In 2004, after the Financial Express speculated that the Prime Minister would retain the Finance Ministry, Sanjaya Baru, the editor of the newspaper (and the author of the Accidental Prime Minister) got a call from Chidambaram, asking if this was true. When Baru confirmed he had received the news from reliable sources, Chidambaram went into a mini-rant, wondering what portfolio he would get, and that anything less fashionable than home, defence and finance would be ill-suited to his stature. It is this kind of gossip that punctuates most of the Accidental Prime Minister, making it the most fun piece of non-fiction I have read (which doesn’t say much given how I avoid the genre like plague, but still).
The other important aspect of the book is the picture it reveals about political machinations. Baru reveals how after the NREGA was extended to 500 districts, Congress leaders fell over themselves trying to give the credit for it to the Gandhi family, when the person responsible was Raghuvansh Prasad of the RJD. In another instance, during the negotiations for the nuclear deal, when the Left withdrew its support due to its anti-US stand, Baru got a call from Amar Singh, then a part of the Samajwadi Party (SP). He was unwell, he said, undergoing treatment in an American hospital, where the American doctors and staff were paying close attention to him. The SP finally openly supported the deal after APJ Abdul Kalam (the then President, former scientist and Muslim) endorsed the same. This helped them gain a foothold in Delhi, without antagonising their Muslim vote-banks in UP. Amar Singh was to later claim that the authors of the nuclear deal were not Manmohan Singh and Bush but Amar Singh and Bush. Even academia it turns out is not isolated from politicking- you might be a well-respected economist alright but the journey to the Planning Commission is smoother if you have some recalcitrant (Leftist) friends in the coalition ruling at the Centre.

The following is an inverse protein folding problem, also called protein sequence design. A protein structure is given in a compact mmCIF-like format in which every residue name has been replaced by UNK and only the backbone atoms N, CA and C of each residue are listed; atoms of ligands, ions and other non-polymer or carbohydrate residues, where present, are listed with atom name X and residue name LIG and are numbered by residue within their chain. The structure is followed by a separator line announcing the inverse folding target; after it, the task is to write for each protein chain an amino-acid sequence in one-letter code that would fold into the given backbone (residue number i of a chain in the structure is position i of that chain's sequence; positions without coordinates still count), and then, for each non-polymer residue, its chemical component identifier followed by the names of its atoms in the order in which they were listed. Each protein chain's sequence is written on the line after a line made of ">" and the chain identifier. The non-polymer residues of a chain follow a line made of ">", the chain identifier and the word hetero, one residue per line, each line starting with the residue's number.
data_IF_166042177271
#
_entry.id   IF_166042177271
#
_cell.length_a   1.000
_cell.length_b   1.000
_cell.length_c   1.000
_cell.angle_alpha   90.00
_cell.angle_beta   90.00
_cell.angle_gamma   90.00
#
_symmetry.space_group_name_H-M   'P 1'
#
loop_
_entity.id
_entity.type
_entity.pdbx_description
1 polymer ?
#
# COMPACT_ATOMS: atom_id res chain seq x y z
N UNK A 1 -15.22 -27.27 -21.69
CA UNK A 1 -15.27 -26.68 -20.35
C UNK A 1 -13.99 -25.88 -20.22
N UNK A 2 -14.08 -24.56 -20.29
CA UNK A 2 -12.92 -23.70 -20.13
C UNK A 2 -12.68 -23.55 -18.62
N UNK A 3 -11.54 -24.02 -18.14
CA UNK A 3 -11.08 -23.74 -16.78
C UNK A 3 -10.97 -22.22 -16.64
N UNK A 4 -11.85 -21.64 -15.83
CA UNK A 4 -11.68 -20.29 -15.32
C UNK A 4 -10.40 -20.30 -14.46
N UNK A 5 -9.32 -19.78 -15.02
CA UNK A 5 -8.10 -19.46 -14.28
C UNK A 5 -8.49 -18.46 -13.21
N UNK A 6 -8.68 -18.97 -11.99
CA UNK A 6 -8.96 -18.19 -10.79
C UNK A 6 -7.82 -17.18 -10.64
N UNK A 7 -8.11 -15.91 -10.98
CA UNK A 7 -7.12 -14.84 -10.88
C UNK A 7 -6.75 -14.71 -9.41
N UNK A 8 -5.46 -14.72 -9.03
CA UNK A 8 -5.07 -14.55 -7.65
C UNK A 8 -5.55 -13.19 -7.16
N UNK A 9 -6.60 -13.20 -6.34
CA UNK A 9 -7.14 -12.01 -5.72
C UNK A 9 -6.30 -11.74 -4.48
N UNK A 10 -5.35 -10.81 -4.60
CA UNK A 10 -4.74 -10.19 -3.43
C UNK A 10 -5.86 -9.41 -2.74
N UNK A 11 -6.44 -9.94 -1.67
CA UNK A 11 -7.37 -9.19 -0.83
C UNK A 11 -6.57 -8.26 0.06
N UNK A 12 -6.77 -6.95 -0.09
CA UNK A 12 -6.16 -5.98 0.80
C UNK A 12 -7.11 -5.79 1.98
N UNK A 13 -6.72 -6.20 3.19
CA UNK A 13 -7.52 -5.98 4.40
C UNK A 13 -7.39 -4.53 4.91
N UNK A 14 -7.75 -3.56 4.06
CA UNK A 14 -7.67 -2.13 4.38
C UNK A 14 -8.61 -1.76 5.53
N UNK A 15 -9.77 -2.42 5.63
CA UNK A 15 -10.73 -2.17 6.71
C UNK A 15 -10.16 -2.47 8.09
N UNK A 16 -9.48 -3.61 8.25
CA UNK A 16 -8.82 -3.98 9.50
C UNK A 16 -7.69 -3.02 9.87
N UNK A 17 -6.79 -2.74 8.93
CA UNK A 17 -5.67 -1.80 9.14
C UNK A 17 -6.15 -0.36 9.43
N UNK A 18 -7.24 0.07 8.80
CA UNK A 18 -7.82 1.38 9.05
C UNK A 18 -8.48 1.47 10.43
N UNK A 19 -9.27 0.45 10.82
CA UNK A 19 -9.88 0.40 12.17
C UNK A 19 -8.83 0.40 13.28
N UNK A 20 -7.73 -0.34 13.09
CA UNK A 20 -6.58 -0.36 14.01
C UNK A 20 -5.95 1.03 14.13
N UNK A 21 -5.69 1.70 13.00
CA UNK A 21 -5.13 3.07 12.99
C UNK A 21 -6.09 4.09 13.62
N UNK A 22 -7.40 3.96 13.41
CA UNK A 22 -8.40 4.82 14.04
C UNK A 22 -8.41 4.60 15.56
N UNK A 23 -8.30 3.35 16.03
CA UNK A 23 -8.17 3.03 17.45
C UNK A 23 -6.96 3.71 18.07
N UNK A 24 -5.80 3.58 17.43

Of course these are side-shows to what the book aims to be-an insight into the life of the ‘neyk Sardardji’, who helmed the Indian government for the last 10 years. It mostly succeeds in giving a balanced account of the PM’s achievements and failings-though the latter only confirm what media accounts have been telling for a number of years. These include a deference to the Congress President (sometimes as a survival mechanism) and his almost-willingness to turn a blind-eye to the misdemeanours of his political colleagues. The book is far more interesting however, when it details the PM’s strengths-his doggedness in pursuing the Nuclear Deal with the US, the deft handling of some of his coalition partners, his pluralistic economic and political world-view as well as a healthy sense of humour. In 2007, when Baru reported to his PM that L K Advani was conducting havans to propitiate the Gods into ousting the Congress government, Singh joked that Advani lacked the basic data to ensure that-the PM’s accurate date of birth.
While Baru writes an engaging account of his experiences as media advisor to the PM in UPA-1, he is guilty at times of over-explaining, at others of writing the same thing more than once-nothing that some editing won’t correct. Lastly, some lines in the book come off as sexist, though not more than our political classes. In 2004, Yashwant Sinha, likened Manmohan Singh to Shikhandi, the character from Mahabharata who was a woman in a past life and a man in the present-and hence an incapable leader. The problematic part in the book is when Baru writes, that “..there was a double entendre in that metaphor, implying that the Prime Minister was controlled by Sonia Gandhi, and it was a damaging allusion. Clearly, my biggest challenge as media advisor was to firmly establish in the minds of ordinary people the credentials and credibility of Dr. Singh as PM”. Later in the epilogue, he wonders what Yashwant Sinha really meant by that jibe.., “was he (Sinha) disingenuously suggesting that he (Singh) was not a real man and a real leader?